Therefore, it is not immediately apparent that Knutson's claims, including reinstatement, come within the parameters of these cases. WIANG directs our attention to the Feres doctrine to support immunity for the military. See Feres v. United States, 340 U.S. 135, 71 S.Ct. 153, 95 L.Ed. 152 (1950). However, WIANG is misapprehending the scope of this case. Feres addressed the narrow question of the availability of the Federal Tort Claims Act against the United States for injuries suffered by military personnel while serving. WIANG then goes on to assert--mistakenly--that the Supreme Court in Chappell v. Wallace concluded that a member of the military cannot sue a superior under 42 U.S.C. § 1983. Relying on the principle of deference to the military endorsed in Feres, the Chappell Court in fact concluded that military personnel cannot maintain an action for monetary damages against superior officers for alleged constitutional violations under Bivens v. Six Unknown Named Agents of the Federal Bureau of Narcotics, 403 U.S. 388, 91 S.Ct. 1999, 29 L.Ed.2d 619 (1971). See Chappell v. Wallace, 462 U.S. 296, 305, 103 S.Ct. 2362, 2368, 76 L.Ed.2d 586 (1983). In reaching this outcome, the Chappell Court appeared to rely on a couple of "special factors" to deny a Bivens remedy for the alleged constitutional violations. In particular, the Court identified "the unique disciplinary structure of the Military Establishment and Congress' activity in the field." Id. at 304, 103 S.Ct. at 2368.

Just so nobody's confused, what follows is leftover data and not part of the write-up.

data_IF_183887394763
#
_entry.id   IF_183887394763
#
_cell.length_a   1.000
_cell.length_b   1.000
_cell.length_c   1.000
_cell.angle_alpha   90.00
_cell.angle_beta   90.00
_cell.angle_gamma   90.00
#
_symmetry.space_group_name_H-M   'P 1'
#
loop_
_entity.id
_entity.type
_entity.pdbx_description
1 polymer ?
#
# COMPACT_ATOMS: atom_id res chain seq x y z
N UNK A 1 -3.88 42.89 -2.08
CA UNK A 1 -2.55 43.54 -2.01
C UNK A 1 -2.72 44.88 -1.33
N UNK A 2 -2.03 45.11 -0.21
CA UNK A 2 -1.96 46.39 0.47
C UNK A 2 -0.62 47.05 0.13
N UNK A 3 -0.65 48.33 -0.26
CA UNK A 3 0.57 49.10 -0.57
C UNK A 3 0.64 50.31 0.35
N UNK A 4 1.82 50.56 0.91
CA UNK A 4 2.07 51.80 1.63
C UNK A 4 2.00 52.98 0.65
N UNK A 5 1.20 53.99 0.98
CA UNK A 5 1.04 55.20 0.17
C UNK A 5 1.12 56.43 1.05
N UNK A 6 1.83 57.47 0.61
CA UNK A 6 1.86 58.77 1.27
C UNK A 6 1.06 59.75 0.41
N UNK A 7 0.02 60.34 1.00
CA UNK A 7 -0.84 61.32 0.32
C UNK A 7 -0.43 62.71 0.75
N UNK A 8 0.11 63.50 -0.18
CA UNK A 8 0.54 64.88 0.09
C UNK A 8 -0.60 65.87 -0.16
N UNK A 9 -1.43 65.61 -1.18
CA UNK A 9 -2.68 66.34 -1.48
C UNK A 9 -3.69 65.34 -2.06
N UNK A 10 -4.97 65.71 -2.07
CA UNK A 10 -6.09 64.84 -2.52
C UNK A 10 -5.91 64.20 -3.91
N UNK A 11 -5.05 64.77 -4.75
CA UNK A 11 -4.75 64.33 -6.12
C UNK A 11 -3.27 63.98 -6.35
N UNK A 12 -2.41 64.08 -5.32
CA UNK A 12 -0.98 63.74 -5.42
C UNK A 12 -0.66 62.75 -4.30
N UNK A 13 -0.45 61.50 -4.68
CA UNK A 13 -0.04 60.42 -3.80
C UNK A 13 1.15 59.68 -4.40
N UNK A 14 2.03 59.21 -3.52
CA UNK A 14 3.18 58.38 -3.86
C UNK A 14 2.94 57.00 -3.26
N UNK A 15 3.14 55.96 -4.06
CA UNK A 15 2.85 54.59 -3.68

While Chappell is not directly controlling, it nevertheless reflects the principle that a civilian court should exercise restraint in its review of an intraservice military dispute. As a consequence, the range of permissible lawsuits against military superiors is narrowly circumscribed. Of those circuits that have confronted this issue, five have disallowed section 1983 claims for monetary and injunctive relief by National Guard personnel. Watson v. Arkansas National Guard, 886 F.2d 1004 (8th Cir.1989); Sebra v. Neville, 801 F.2d 1135 (9th Cir.1986); Crawford v. Texas Army National Guard, 794 F.2d 1034 (5th Cir.1986); Penagaricano v. Llenza, 747 F.2d 55 (1st Cir.1984); Martelon v. Temple, 747 F.2d 1348 (10th Cir.1984), cert. denied, 471 U.S. 1135, 105 S.Ct. 2675, 86 L.Ed.2d 694 (1985).3 Three of these circuits relied expressly on Chappell in concluding that these section 1983 claims are nonjusticiable. Both the First Circuit and the Ninth Circuit referred to Chappell but relied on the Mindes test to preclude justiciability of section 1983 claims. Penagaricano, 747 F.2d at 61-64; Sebra, 801 F.2d at 1141-42. As a rule, these courts have observed that the disruptive effect of damages suits on military discipline is the same regardless of whether the suit is a Bivens claim or a section 1983 claim.4